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God & Caesar

God & Caesar

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God & Caesar

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  1. God & Caesar Matthew 22:15-22 Robert C. Newman

  2. Matthew 22:15-22 Matt 22:15 (NIV) Then the Pharisees went out and laid plans to trap him in his words. 16 They sent their disciples to him along with the Herodians. "Teacher," they said, "we know you are a man of integrity and that you teach the way of God in accordance with the truth. You aren't swayed by men, because you pay no attention to who they are. 17 Tell us then, what is your opinion? Is it right to pay taxes to Caesar or not?" 18 But Jesus, knowing their evil intent, said, "You hypocrites, why are you trying to trap me? 19 Show me the coin used for paying the tax." They brought him a denarius, 20 and he asked them, "Whose portrait is this? And whose inscription?" 21 "Caesar's," they replied. Then he said to them, "Give to Caesar what is Caesar's, and to God what is God's." 22 When they heard this, they were amazed. So they left him and went away.

  3. The Background Political & Religious

  4. Political Background • In 63 BC, Palestine was conquered by Rome, ending about 80 years of Jewish independence. • Following two generations under Jewish client rulers, in 6 AD the Romans sent in their own governors. • In 30 AD, at the time of Jesus’ ministry, this governor was Pontius Pilate.

  5. Pontius Pilate • According to Josephus & the Bible, Pilate was a rather insensitive ruler. • He had tried to bring the Roman army’s standards into Jerusalem, in spite of their having pagan symbols on them. • He had appropriated Temple money to build an aqueduct. • He had used violence against suspected rebels, even in the Temple on one occasion.

  6. Jewish Reaction to Roman Rule • This varied among the people & the diverse Jewish groups, but was generally negative: • The Sadducees were the most favorable, as they profited from Roman rule. • The Herodians were apparently next, though they preferred that Herod’s family rule. • The Pharisees were anti-Roman but cautious. • The Zealots were fiercely anti-Roman, willing to assassinate opponents & start a revolt.

  7. Religious Background • Since Augustus’ time, the Roman emperor or his genius had often been worshiped in the Eastern Roman Empire. • Pontius Pilate had put a picture of the pagan priest’s staff (lituus) on copper coins minted for use in Judea. • Silver & gold coins had a picture of the emperor on the front, with inscriptions & symbols that were offensive to Jews.

  8. Silver Denarius • Front: picture of Tiberius, with text: “Tiberius Caesar Augustus, Son of the Divine Augustus” • Rear: picture of a goddess(?) with text: “Pontifex Maximus” (i.e., the chief priest of the Roman religion).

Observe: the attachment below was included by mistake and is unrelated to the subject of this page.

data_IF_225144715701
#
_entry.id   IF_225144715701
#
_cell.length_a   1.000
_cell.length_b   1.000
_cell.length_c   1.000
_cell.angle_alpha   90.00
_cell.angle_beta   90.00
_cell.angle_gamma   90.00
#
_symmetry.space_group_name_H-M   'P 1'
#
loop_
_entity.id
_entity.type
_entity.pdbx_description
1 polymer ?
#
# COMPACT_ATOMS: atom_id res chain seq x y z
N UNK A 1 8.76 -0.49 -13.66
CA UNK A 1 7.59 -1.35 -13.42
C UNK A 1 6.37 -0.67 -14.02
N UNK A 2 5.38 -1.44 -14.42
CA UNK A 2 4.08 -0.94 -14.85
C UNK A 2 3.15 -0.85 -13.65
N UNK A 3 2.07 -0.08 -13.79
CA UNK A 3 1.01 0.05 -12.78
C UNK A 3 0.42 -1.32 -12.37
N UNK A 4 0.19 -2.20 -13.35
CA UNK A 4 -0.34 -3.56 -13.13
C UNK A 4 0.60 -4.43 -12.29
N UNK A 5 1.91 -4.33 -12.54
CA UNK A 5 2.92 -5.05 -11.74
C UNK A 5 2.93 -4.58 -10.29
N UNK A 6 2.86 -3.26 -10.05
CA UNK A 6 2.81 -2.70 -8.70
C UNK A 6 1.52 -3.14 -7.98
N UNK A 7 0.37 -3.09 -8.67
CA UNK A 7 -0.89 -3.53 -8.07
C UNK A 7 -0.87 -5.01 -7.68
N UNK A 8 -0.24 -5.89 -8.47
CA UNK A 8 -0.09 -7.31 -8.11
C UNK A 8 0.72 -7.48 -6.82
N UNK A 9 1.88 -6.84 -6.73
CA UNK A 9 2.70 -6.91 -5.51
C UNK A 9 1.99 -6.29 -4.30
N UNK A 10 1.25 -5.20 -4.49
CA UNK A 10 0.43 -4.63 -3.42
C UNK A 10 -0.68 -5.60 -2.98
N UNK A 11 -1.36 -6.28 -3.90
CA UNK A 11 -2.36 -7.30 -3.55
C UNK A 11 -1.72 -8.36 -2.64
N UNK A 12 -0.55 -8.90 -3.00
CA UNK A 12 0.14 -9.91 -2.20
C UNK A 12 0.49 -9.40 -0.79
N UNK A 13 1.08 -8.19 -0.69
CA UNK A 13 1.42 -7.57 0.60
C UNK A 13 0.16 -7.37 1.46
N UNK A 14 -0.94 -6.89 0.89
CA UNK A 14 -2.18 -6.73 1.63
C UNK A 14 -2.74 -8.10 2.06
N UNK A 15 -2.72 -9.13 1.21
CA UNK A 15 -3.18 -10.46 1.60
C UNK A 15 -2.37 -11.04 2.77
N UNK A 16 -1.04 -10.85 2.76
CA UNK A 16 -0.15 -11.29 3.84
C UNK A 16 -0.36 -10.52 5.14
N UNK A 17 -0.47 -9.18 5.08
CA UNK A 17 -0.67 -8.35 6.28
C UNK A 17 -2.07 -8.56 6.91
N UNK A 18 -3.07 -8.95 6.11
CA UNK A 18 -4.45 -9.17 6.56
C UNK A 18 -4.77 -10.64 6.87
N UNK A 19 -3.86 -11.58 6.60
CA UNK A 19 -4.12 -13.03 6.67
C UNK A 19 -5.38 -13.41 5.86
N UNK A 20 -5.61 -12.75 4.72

9. The Confrontation

  10. Paying Roman Taxes • The Pharisees figured they had devised the perfect plot to discredit Jesus: • If Jesus said to pay taxes, then: • They could accuse him of tacitly accepting idolatry and Roman rule. • This would ruin his influence with the people. • If he said not to pay taxes, then: • The Herodians could accuse him to Pilate. • He could be executed for sedition.

  11. Jesus’ Response • Jesus sees through their plan, asks them for a coin of the taxation (the denarius above). • Probably they think he is stalling for time, so they rush to provide one. • But in doing this, they inadvertently admit that they are using such coins themselves! • From then on, the rest of Jesus’ answer leaves them shot down, with nothing to use to accuse Jesus, either to the people or the Romans!

  12. Jesus’ Response • Jesus asks them whose picture & inscription is on the coin. • They answer “Caesar’s.” • As is often seen on coins of this period, the name of the ruler is given in the genitive case, meaning “belonging to…” • So Jesus tells them to give back to Caesar what belongs to him, & give back to God what belongs to Him!

  13. The Message

  14. Give to Caesar… • Give your government the honor that God demands for it. • It is established by God & is to receive some of the honor due to Him. • Our duty to government is not dependent on how good it is or what it does for us. • We owe to government the payment of taxes, showing respect, & helping to make it better (so much as lies within our power).

  15. Give to God… • Give God the honor He demands. • All things come from Him, every good & perfect gift, so we owe him everything. • He needs nothing from us, so we cannot profit Him, nor earn favor with Him. • We are to worship Him, not a human ruler. • We were designed to find our real fulfilment in loving & serving Him, so honoring & obeying God is totally to our advantage!

  16. You Can’t Outsmart God • As the Pharisees & Herodians tried to do with Jesus. • They were trying to reap the benefits of Roman government without paying taxes, showing respect, or supporting the ruler. • They were acting the same way toward God. • How do we stand with God & government?

  17. The End Give to Caesar what is Caesar's, and to God what is God's.